We document the return to investing in U.S. nonpublicly traded equity. Entrepreneurial investment is extremely concentrated, yet despite its poor diversification, we find that the returns to private equity are no higher than the returns to public equity. Given the large public equity premium, it is puzzling why households willingly invest substantial amounts in a single privately held firm with a seemingly far worse risk-return trade-off. We briefly discuss how large nonpecuniary benefits, a preference for skewness, or overestimates of the probability of survival could potentially explain investment in private equity despite these findings. (JEL G11, G12, M13)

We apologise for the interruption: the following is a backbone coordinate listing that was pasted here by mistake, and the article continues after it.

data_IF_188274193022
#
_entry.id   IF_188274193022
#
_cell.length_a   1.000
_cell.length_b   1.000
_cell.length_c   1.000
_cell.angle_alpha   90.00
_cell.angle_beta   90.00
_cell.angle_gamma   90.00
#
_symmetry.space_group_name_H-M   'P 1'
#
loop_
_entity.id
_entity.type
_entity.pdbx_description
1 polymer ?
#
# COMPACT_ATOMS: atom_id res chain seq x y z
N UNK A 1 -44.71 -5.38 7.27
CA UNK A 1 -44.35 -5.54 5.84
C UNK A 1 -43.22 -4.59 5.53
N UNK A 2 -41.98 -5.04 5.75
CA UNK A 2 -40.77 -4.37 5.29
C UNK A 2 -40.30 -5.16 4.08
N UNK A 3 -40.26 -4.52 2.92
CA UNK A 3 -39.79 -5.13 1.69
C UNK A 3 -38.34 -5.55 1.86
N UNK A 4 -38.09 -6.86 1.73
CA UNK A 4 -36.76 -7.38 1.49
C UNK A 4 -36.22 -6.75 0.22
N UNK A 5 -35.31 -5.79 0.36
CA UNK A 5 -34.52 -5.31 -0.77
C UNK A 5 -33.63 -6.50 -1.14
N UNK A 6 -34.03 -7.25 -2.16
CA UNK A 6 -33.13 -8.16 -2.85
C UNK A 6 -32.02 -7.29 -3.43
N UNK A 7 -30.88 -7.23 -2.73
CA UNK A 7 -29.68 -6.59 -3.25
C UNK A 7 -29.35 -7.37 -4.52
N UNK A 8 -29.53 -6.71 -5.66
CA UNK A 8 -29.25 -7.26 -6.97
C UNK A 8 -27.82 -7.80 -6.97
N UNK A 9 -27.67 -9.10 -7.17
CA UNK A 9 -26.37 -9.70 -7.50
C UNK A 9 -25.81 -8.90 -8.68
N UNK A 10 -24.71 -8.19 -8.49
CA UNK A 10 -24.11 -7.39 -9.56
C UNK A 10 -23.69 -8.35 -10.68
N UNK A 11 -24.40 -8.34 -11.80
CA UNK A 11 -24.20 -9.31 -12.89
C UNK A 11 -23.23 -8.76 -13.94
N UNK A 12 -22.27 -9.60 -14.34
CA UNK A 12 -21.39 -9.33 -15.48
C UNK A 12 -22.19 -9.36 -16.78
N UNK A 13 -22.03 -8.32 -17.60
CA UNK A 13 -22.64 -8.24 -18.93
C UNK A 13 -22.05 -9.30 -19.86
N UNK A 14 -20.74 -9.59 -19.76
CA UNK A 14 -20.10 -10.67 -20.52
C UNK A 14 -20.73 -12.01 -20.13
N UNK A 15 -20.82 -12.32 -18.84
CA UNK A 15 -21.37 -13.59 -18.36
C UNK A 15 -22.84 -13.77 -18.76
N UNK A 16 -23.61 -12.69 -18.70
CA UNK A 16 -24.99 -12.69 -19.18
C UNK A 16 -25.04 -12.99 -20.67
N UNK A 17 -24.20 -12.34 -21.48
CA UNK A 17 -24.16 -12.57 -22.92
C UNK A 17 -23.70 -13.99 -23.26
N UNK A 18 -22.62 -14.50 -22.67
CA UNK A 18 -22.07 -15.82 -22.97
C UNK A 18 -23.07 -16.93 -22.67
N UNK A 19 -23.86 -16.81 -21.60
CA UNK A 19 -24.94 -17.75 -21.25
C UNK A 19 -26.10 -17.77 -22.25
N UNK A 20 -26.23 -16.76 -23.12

Moskowitz, Tobias J. and Annette Vissing-Jørgensen.
2002."The Returns to Entrepreneurial Investment: A Private Equity Premium Puzzle?."American Economic Review,
92(4): 745-778.DOI: 10.1257/00028280260344452